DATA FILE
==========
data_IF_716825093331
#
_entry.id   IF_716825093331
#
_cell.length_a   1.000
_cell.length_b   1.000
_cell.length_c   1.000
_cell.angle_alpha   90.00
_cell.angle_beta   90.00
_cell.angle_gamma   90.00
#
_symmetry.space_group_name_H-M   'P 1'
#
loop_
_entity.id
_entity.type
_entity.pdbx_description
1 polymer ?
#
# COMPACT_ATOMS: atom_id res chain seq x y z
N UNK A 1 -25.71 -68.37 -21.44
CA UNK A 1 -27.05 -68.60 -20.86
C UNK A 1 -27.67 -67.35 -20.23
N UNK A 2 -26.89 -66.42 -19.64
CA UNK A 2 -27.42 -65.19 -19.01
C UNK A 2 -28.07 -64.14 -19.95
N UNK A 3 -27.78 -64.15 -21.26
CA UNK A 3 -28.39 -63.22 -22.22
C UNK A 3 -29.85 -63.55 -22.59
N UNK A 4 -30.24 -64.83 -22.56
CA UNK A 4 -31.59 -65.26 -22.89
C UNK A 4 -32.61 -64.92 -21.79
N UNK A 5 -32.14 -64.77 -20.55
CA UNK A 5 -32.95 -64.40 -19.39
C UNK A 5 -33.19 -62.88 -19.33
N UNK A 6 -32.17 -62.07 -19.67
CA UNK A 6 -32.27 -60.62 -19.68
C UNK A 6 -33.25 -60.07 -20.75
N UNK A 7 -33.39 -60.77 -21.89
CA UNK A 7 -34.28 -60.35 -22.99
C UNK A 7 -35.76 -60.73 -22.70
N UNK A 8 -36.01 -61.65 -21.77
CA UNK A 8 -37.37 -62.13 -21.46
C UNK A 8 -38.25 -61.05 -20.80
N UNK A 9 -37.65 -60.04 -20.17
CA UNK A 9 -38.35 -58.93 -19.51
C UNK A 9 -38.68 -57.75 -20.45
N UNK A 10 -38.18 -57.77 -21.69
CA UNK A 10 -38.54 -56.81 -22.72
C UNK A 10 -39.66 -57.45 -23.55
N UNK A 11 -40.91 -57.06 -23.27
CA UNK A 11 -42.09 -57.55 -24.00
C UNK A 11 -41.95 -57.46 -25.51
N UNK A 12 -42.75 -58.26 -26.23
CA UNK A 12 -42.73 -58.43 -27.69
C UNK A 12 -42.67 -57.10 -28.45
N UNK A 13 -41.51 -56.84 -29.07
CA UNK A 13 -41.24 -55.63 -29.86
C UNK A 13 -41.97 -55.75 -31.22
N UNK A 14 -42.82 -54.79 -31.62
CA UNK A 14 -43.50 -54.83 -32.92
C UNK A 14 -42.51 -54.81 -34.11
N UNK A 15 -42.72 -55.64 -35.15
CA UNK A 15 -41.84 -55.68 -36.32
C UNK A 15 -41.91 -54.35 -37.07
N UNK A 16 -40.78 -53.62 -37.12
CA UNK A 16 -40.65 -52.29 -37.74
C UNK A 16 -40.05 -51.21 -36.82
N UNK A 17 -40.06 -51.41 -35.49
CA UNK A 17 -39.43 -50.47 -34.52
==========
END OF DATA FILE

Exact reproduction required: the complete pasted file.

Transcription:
data_IF_716825093331
#
_entry.id   IF_716825093331
#
_cell.length_a   1.000
_cell.length_b   1.000
_cell.length_c   1.000
_cell.angle_alpha   90.00
_cell.angle_beta   90.00
_cell.angle_gamma   90.00
#
_symmetry.space_group_name_H-M   'P 1'
#
loop_
_entity.id
_entity.type
_entity.pdbx_description
1 polymer ?
#
# COMPACT_ATOMS: atom_id res chain seq x y z
N UNK A 1 -25.71 -68.37 -21.44
CA UNK A 1 -27.05 -68.60 -20.86
C UNK A 1 -27.67 -67.35 -20.23
N UNK A 2 -26.89 -66.42 -19.64
CA UNK A 2 -27.42 -65.19 -19.01
C UNK A 2 -28.07 -64.14 -19.95
N UNK A 3 -27.78 -64.15 -21.26
CA UNK A 3 -28.39 -63.22 -22.22
C UNK A 3 -29.85 -63.55 -22.59
N UNK A 4 -30.24 -64.83 -22.56
CA UNK A 4 -31.59 -65.26 -22.89
C UNK A 4 -32.61 -64.92 -21.79
N UNK A 5 -32.14 -64.77 -20.55
CA UNK A 5 -32.95 -64.40 -19.39
C UNK A 5 -33.19 -62.88 -19.33
N UNK A 6 -32.17 -62.07 -19.67
CA UNK A 6 -32.27 -60.62 -19.68
C UNK A 6 -33.25 -60.07 -20.75
N UNK A 7 -33.39 -60.77 -21.89
CA UNK A 7 -34.28 -60.35 -22.99
C UNK A 7 -35.76 -60.73 -22.70
N UNK A 8 -36.01 -61.65 -21.77
CA UNK A 8 -37.37 -62.13 -21.46
C UNK A 8 -38.25 -61.05 -20.80
N UNK A 9 -37.65 -60.04 -20.17
CA UNK A 9 -38.35 -58.93 -19.51
C UNK A 9 -38.68 -57.75 -20.45
N UNK A 10 -38.18 -57.77 -21.69
CA UNK A 10 -38.54 -56.81 -22.72
C UNK A 10 -39.66 -57.45 -23.55
N UNK A 11 -40.91 -57.06 -23.27
CA UNK A 11 -42.09 -57.55 -24.00
C UNK A 11 -41.95 -57.46 -25.51
N UNK A 12 -42.75 -58.26 -26.23
CA UNK A 12 -42.73 -58.43 -27.69
C UNK A 12 -42.67 -57.10 -28.45
N UNK A 13 -41.51 -56.84 -29.07
CA UNK A 13 -41.24 -55.63 -29.86
C UNK A 13 -41.97 -55.75 -31.22
N UNK A 14 -42.82 -54.79 -31.62
CA UNK A 14 -43.50 -54.83 -32.92
C UNK A 14 -42.51 -54.81 -34.11
N UNK A 15 -42.72 -55.64 -35.15
CA UNK A 15 -41.84 -55.68 -36.32
C UNK A 15 -41.91 -54.35 -37.07
N UNK A 16 -40.78 -53.62 -37.12
CA UNK A 16 -40.65 -52.29 -37.74
C UNK A 16 -40.05 -51.21 -36.82
N UNK A 17 -40.06 -51.41 -35.49
CA UNK A 17 -39.43 -50.47 -34.52